##  1 YMcmOsAAAAAJ        68 2007-11-28 Claudia Gabriela Gonzaga Jáuregui
##  2 nQuXihQAAAAJ        43 2009-07-02 María del Carmen Avila Arcos     
##  3 Mbic02QAAAAJ        41 2011-08-01 Gabriel Cuellar Partida          
##  4 Zkyg60AAAAAJ        39 2007-10-17 Gabriela Angélica Martínez Nava  
##  5 h57-MykAAAAJ        37 2009-06-03 Leonardo Collado Torres          
##  6 WIgmpAMAAAAJ        34 2008-06-25 Miguel Enrique Rentería Rodríguez
##  7 aXchdQQAAAAJ        32 2009-06-03 María Gutiérrez Arcelus          
##  8 7cF2WKQAAAAJ        30 2007-10-01 Alejandra Eugenia Medina Rivera  
##  9 sqH-GCQAAAAJ        29 2009-01-09 Angélica Paola Hernández Pérez   
## 10 3khb6PYAAAAJ        28 2011-10-06 José Víctor Moreno Mayar

Fifth generation compared to others

I have the feeling that my class, also known as La Quinta, has done better in publishing compared to other classes. In order to test this hypothesis, I filtered the data for only those alumni that graduated before the first alumni from the 5th class. To account for the time each person has spent in research, I compared the number of publications after 7 years of graduation. If we subject my feeling to hypothesis testing, we see that there is not a significant difference in the number of publications between alumni from La Quinta and other classes. My feeling seems to be only that: a feeling.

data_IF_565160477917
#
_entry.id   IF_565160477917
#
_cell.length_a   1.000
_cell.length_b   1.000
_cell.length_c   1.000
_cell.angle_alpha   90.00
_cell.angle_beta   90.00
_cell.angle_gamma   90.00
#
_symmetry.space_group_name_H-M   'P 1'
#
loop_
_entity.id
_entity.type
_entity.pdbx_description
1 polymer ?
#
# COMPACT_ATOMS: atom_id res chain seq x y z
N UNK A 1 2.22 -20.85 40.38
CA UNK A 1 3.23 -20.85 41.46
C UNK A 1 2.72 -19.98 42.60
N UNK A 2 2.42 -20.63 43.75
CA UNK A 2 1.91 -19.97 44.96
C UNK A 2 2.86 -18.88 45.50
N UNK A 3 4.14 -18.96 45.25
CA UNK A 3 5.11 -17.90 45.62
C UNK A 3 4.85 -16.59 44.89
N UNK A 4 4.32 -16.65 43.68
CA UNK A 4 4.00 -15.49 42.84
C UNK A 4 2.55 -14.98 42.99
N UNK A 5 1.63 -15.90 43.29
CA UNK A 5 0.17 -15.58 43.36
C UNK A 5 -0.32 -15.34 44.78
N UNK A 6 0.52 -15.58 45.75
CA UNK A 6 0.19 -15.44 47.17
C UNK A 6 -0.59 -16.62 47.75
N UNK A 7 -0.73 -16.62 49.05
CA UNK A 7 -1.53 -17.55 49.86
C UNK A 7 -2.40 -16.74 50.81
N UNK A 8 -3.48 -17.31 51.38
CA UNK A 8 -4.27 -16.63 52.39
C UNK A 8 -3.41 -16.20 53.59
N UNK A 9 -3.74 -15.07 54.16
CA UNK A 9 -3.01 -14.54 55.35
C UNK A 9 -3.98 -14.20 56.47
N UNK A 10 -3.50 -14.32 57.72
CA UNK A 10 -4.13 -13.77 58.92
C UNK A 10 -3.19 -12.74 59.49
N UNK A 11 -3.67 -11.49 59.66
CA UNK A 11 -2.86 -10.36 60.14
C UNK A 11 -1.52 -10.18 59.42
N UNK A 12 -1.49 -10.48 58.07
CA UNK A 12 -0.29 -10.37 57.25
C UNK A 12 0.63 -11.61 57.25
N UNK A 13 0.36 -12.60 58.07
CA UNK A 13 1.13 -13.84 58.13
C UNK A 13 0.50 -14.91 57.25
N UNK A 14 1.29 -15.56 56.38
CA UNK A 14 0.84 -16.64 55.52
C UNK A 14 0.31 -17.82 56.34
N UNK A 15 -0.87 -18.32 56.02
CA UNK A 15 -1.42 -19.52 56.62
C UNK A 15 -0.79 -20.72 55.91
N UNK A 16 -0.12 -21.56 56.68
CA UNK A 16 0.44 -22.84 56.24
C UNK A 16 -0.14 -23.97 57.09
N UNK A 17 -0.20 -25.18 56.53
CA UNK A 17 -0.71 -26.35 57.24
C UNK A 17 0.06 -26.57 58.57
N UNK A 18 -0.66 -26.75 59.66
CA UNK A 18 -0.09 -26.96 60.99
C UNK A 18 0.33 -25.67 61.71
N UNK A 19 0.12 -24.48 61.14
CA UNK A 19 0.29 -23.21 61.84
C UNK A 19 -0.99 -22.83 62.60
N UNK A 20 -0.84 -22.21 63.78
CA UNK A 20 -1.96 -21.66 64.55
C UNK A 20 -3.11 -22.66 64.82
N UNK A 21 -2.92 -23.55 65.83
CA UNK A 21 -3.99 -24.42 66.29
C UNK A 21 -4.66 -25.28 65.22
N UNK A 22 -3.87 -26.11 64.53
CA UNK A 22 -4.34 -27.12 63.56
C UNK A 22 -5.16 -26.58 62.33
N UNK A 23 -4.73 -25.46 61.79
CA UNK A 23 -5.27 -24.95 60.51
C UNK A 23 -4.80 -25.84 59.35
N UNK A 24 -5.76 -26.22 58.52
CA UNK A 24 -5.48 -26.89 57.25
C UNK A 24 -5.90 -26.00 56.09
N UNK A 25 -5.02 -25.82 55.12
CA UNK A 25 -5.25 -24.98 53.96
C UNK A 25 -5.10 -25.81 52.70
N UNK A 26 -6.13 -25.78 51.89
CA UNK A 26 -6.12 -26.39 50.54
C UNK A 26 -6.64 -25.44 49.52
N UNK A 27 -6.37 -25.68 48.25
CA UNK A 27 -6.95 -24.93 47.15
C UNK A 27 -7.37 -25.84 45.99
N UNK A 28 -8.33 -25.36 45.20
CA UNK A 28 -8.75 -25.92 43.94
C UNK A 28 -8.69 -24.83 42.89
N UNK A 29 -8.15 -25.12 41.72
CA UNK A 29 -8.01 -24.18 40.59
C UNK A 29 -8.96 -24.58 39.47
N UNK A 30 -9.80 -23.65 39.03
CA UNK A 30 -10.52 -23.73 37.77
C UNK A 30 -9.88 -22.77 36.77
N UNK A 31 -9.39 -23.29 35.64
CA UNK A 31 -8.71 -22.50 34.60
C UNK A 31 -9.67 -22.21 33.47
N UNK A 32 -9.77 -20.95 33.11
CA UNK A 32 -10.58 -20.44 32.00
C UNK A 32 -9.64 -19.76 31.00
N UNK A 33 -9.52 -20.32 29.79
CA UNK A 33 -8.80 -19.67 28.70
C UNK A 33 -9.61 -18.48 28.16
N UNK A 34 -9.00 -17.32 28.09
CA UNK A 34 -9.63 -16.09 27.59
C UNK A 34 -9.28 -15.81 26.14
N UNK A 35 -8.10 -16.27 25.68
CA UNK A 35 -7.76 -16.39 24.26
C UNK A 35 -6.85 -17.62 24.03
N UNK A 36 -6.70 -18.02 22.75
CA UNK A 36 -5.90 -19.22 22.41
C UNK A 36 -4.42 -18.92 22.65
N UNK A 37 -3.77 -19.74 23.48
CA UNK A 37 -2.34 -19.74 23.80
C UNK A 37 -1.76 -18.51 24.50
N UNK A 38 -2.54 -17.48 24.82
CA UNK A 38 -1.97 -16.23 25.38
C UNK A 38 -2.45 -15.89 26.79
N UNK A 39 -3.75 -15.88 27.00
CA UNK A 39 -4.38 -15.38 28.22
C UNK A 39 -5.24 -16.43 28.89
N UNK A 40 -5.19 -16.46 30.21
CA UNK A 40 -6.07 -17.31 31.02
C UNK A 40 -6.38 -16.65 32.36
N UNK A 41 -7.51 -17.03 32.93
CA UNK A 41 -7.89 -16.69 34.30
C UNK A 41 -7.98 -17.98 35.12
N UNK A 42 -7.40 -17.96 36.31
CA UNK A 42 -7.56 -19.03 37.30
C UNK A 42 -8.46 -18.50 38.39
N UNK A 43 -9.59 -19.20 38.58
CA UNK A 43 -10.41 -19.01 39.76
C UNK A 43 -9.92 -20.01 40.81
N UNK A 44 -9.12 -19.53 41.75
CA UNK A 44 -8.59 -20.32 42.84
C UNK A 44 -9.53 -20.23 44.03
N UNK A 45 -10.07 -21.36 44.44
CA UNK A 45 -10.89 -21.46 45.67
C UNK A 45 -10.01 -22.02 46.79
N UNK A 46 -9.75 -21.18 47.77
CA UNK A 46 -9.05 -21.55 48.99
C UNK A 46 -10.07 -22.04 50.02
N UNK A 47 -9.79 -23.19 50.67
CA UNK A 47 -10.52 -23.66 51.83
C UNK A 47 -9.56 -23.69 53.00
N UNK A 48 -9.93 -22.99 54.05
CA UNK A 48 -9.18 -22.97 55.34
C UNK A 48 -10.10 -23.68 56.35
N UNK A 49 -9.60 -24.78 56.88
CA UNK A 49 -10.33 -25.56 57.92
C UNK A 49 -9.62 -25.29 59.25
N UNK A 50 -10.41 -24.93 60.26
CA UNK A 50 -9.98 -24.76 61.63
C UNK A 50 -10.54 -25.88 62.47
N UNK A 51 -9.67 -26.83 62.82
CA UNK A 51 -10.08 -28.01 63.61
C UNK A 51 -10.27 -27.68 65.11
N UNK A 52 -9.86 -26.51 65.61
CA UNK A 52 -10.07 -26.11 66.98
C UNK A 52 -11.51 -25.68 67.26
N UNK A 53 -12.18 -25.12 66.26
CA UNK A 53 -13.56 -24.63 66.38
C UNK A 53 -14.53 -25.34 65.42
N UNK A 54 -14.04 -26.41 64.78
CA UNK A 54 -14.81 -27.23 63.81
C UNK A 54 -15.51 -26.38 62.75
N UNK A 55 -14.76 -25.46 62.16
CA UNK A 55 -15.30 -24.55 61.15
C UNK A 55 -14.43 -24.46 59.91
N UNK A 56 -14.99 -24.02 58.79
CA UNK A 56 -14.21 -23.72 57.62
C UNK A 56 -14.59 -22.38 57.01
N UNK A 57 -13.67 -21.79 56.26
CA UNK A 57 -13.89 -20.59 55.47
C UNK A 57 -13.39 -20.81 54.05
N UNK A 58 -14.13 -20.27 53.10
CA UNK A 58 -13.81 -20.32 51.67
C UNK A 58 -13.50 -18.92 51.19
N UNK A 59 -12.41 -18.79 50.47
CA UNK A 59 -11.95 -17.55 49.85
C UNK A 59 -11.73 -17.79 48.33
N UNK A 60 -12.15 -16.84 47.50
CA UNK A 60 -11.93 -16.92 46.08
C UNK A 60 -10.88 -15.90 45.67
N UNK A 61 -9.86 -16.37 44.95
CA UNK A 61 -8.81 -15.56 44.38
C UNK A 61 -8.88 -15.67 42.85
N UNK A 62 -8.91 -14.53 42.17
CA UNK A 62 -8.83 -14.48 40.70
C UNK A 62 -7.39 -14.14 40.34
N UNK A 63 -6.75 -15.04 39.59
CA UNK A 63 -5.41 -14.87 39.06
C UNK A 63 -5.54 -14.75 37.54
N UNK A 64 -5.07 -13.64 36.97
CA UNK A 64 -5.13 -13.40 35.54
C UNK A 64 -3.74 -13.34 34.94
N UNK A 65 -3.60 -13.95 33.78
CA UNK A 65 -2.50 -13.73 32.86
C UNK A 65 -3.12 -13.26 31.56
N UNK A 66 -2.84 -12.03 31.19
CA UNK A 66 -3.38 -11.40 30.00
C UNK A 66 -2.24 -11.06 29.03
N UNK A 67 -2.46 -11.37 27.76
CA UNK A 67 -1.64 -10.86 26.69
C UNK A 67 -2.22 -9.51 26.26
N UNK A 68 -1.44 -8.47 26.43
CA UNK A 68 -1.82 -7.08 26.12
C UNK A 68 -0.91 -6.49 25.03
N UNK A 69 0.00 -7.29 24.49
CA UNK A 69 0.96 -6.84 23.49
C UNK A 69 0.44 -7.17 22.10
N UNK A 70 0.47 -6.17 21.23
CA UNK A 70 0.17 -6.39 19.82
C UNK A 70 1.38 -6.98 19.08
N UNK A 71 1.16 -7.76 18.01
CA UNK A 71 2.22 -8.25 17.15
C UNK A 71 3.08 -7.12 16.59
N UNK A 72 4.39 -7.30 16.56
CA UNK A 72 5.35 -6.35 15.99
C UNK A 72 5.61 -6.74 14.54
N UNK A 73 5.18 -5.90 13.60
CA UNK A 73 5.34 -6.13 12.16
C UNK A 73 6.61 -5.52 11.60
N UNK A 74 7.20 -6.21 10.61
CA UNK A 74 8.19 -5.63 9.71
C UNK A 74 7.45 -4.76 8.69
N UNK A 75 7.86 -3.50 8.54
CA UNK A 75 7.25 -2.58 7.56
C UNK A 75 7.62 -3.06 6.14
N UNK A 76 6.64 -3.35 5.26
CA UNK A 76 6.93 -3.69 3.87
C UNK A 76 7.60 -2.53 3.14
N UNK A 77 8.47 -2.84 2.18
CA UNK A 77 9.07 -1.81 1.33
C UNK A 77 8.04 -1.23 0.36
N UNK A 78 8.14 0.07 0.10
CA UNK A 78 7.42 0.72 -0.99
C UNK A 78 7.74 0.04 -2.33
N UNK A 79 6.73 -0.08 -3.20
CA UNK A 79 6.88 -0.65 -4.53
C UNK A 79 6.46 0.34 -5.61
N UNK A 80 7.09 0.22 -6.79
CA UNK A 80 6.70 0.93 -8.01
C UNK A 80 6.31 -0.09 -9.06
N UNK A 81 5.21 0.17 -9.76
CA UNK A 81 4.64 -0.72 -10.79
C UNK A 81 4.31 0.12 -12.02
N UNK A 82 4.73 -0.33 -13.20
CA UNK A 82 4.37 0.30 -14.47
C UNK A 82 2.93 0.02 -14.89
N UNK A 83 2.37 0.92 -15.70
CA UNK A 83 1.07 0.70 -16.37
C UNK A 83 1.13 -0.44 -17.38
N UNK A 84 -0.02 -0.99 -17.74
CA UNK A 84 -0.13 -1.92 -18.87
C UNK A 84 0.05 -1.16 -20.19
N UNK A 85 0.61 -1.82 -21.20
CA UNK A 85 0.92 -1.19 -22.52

pubRecords$year <- as.Date(paste0( pubRecords$year, "-01-01"))

firstQuinto <- max(dat$Graduation[which(dat$Generation == 5)])

pubRecords %>%
  dplyr::filter( Graduation - firstQuinto < 0 | Generation == 5, year - Graduation < 365*7) %>%
  dplyr::mutate( Generation=ifelse(Generation != 5 |, "1st-4th", "5th") ) %>%
  dplyr::group_by( GoogleScholarID ) %>%
  dplyr::summarize( numbs=dplyr::n(), Generation=unique(Generation) ) %>%
  wilcox.test( numbs ~ Generation, data=. )
##  Wilcoxon rank sum test with continuity correction
## data:  numbs by Generation
## W = 365.5, p-value = 0.5042
## alternative hypothesis: true location shift is not equal to 0

Impact of research as measured by citation numbers

One way the impact of a publication is assessed is by the number citations in literature. Nevertheless, people have argued that the most impactful research is not reflected in the number of citations 1 and the citation rates vary from field to field. For example, papers in human genomics are cited more frequently than plant genomics papers. Anyway, if we explore the distribution of citations per paper, we observed the typical distribution of citations counts, which has been the subject of some statistics papers2.

citHistory <- dplyr::left_join( citHistory, dat )
citHistory$year <- as.Date(paste0( citHistory$year, "-12-31"))
hist( pubRecords$cites, 100, xlab="Number of citations", main="" )